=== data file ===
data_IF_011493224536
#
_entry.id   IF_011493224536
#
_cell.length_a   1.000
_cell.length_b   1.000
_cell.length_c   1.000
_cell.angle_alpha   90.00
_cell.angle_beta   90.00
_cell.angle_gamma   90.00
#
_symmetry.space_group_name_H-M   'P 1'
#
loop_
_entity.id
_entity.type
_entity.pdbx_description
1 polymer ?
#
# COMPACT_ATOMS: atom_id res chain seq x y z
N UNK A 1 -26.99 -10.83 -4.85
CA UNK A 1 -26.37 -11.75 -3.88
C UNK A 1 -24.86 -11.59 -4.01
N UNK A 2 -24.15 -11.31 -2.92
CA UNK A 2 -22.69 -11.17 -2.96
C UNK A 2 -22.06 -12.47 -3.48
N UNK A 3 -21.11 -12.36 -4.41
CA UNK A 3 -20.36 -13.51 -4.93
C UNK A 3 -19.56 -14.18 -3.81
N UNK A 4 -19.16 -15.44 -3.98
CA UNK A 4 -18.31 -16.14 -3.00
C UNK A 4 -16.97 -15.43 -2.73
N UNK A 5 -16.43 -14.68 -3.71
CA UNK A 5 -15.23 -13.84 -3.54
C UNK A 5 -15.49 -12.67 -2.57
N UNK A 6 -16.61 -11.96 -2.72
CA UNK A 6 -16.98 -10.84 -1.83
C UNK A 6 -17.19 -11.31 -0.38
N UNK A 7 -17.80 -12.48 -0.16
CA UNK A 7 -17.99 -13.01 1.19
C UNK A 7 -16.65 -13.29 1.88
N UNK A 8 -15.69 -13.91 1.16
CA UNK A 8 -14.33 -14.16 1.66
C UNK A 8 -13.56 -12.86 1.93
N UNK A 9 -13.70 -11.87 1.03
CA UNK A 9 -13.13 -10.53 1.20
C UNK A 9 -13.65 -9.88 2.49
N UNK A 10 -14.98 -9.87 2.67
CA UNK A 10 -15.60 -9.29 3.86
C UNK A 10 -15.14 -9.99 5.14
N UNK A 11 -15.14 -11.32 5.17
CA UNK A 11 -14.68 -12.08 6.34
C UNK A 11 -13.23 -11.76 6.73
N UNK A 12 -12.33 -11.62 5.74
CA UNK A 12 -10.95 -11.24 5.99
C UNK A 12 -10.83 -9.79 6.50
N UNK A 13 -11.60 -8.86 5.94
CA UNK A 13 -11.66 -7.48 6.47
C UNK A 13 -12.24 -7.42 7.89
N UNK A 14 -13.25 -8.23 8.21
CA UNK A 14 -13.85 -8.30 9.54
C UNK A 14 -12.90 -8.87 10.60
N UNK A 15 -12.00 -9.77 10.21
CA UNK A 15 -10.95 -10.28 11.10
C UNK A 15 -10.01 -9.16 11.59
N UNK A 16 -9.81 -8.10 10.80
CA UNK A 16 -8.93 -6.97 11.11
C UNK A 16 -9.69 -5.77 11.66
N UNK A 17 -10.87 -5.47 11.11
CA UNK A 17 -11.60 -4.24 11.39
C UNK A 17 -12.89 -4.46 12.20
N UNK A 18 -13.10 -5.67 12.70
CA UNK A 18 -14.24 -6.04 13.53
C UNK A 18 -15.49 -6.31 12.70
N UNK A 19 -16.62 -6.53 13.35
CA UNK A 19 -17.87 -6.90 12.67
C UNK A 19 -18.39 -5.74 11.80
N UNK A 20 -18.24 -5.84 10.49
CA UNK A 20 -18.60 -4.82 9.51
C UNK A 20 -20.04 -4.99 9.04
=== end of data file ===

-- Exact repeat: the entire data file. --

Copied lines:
data_IF_011493224536
#
_entry.id   IF_011493224536
#
_cell.length_a   1.000
_cell.length_b   1.000
_cell.length_c   1.000
_cell.angle_alpha   90.00
_cell.angle_beta   90.00
_cell.angle_gamma   90.00
#
_symmetry.space_group_name_H-M   'P 1'
#
loop_
_entity.id
_entity.type
_entity.pdbx_description
1 polymer ?
#
# COMPACT_ATOMS: atom_id res chain seq x y z
N UNK A 1 -26.99 -10.83 -4.85
CA UNK A 1 -26.37 -11.75 -3.88
C UNK A 1 -24.86 -11.59 -4.01
N UNK A 2 -24.15 -11.31 -2.92
CA UNK A 2 -22.69 -11.17 -2.96
C UNK A 2 -22.06 -12.47 -3.48
N UNK A 3 -21.11 -12.36 -4.41
CA UNK A 3 -20.36 -13.51 -4.93
C UNK A 3 -19.56 -14.18 -3.81
N UNK A 4 -19.16 -15.44 -3.98
CA UNK A 4 -18.31 -16.14 -3.00
C UNK A 4 -16.97 -15.43 -2.73
N UNK A 5 -16.43 -14.68 -3.71
CA UNK A 5 -15.23 -13.84 -3.54
C UNK A 5 -15.49 -12.67 -2.57
N UNK A 6 -16.61 -11.96 -2.72
CA UNK A 6 -16.98 -10.84 -1.83
C UNK A 6 -17.19 -11.31 -0.38
N UNK A 7 -17.80 -12.48 -0.16
CA UNK A 7 -17.99 -13.01 1.19
C UNK A 7 -16.65 -13.29 1.88
N UNK A 8 -15.69 -13.91 1.16
CA UNK A 8 -14.33 -14.16 1.66
C UNK A 8 -13.56 -12.86 1.93
N UNK A 9 -13.70 -11.87 1.03
CA UNK A 9 -13.13 -10.53 1.20
C UNK A 9 -13.65 -9.88 2.49
N UNK A 10 -14.98 -9.87 2.67
CA UNK A 10 -15.60 -9.29 3.86
C UNK A 10 -15.14 -9.99 5.14
N UNK A 11 -15.14 -11.32 5.17
CA UNK A 11 -14.68 -12.08 6.34
C UNK A 11 -13.23 -11.76 6.73
N UNK A 12 -12.33 -11.62 5.74
CA UNK A 12 -10.95 -11.24 5.99
C UNK A 12 -10.83 -9.79 6.50
N UNK A 13 -11.60 -8.86 5.94
CA UNK A 13 -11.66 -7.48 6.47
C UNK A 13 -12.24 -7.42 7.89
N UNK A 14 -13.25 -8.23 8.21
CA UNK A 14 -13.85 -8.30 9.54
C UNK A 14 -12.90 -8.87 10.60
N UNK A 15 -12.00 -9.77 10.21
CA UNK A 15 -10.95 -10.28 11.10
C UNK A 15 -10.01 -9.16 11.59
N UNK A 16 -9.81 -8.10 10.80
CA UNK A 16 -8.93 -6.97 11.11
C UNK A 16 -9.69 -5.77 11.66
N UNK A 17 -10.87 -5.47 11.11
CA UNK A 17 -11.60 -4.24 11.39
C UNK A 17 -12.89 -4.46 12.20
N UNK A 18 -13.10 -5.67 12.70
CA UNK A 18 -14.24 -6.04 13.53
C UNK A 18 -15.49 -6.31 12.70
N UNK A 19 -16.62 -6.53 13.35
CA UNK A 19 -17.87 -6.90 12.67
C UNK A 19 -18.39 -5.74 11.80
N UNK A 20 -18.24 -5.84 10.49
CA UNK A 20 -18.60 -4.82 9.51
C UNK A 20 -20.04 -4.99 9.04